“It’s grueling hours and long days,” she said. “That’s just part of owning your own business.”

And there are plenty of unforeseen costs, Taco Dawg’s Foxall said.

“Things break down and that’s tricky to deal with,” he said. “Also finding a consistent location or customer base” in OC can be tough.

Los Angeles, Foxall said, is denser and has more people on the street. The food cultures also are different, he said.

“The culture of Orange County is a little more skeptical of eating food off of a truck,” Foxall said. “We’ve had to break through such stigmas and find ways to get to the masses.”

Taco Dawg has won a contract with Newport Mesa high schools and junior highs, Foxall said. The company will provide meals for the schools’ lunch programs.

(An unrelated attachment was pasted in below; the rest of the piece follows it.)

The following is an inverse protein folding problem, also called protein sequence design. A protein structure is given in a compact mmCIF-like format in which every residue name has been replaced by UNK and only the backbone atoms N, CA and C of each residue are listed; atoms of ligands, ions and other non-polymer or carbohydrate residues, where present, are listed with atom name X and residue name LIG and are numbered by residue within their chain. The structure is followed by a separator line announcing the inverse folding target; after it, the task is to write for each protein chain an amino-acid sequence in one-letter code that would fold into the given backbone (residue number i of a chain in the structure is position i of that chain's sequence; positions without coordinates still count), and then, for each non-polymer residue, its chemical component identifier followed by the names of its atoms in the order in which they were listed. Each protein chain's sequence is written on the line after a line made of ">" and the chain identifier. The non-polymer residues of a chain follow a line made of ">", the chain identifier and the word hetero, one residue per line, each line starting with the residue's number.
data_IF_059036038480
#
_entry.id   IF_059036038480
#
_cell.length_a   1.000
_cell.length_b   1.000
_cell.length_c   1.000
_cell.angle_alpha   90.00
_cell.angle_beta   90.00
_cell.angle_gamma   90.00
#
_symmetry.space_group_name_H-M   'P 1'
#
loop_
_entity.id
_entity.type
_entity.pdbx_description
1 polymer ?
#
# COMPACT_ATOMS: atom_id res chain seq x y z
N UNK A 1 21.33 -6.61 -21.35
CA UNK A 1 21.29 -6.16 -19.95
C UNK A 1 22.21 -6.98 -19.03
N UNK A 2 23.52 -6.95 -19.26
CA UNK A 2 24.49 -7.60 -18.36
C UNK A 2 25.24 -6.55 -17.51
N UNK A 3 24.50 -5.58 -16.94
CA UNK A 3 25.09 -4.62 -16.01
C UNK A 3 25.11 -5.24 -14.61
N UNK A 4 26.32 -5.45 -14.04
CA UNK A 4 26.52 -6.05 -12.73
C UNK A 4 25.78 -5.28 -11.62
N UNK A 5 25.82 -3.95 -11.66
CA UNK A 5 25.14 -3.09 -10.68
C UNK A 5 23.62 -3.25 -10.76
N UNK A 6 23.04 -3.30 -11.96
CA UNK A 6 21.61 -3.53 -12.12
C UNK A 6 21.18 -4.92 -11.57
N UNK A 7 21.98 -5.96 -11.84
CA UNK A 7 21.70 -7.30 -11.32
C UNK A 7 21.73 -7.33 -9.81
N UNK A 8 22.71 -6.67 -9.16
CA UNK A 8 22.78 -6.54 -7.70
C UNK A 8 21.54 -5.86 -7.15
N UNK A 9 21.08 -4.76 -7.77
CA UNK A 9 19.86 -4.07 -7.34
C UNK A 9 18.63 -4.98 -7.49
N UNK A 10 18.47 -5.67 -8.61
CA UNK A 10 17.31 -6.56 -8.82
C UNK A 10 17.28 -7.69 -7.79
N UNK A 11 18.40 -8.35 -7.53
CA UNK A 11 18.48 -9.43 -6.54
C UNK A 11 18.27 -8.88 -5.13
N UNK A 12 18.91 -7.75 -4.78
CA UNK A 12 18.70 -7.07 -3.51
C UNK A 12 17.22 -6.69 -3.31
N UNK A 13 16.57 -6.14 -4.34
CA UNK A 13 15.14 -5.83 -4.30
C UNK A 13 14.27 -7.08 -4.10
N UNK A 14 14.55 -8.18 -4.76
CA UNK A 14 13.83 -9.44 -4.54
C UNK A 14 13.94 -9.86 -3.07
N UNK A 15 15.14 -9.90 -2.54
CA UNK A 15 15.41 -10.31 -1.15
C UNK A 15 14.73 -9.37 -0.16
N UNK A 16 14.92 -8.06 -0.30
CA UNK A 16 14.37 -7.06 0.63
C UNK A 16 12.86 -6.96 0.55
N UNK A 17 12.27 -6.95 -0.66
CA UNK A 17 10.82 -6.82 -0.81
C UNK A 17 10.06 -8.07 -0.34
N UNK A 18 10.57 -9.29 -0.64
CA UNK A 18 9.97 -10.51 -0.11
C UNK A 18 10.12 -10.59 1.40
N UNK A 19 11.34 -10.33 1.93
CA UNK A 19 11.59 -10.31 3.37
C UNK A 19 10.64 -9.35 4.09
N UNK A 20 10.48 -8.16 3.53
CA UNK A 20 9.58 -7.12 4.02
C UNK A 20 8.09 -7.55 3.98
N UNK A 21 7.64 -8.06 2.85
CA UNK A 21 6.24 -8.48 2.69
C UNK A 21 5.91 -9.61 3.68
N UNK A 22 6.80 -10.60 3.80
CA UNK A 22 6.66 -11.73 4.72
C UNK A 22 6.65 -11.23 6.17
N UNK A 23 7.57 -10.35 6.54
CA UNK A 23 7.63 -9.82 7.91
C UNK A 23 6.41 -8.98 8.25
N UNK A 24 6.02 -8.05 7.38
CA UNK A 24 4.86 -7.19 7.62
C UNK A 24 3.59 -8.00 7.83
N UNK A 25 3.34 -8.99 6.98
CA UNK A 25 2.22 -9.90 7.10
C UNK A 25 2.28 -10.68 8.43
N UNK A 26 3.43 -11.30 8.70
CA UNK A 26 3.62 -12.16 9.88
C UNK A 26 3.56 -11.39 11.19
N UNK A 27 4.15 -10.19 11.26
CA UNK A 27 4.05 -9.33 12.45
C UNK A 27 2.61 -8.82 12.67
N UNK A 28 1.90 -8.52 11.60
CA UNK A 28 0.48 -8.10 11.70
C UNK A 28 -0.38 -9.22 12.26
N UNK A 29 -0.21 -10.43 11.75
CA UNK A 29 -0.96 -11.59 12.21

Another stigma: cheap food.

People don’t want to pay a ton for food from a truck, regardless if it’s gourmet, according to Foxall.

It’s anyone’s guess how long the trend will last.

“I think the trucks are here to stay,” Foxall said. “Will it taper off as more trucks come into the scene? Who knows? This younger generation is looking for new ways to eat, socialize and communicate with each other.”

Restaurant Reaction

Restaurant owners, such as David Bailey, one of the partners of Fullerton’s Matador Cantina, aren’t too concerned.

“People aren’t going to go to downtown Fullerton to have a nice meal at Matador and all of a sudden see a truck and go eat there and say ‘forget it’ about our restaurant,” he said.

Trucks probably are a good thing, he contends, with all of the bars in downtown Fullerton.

“It’s good to have food with the nightlife environment,” Bailey said. “Food trucks work well in that respect.”

Even so, Bailey said he wouldn’t want to see one parked right outside Matador’s door.

Gomez is a former Business Journal editor and freelance writer based in Long Beach.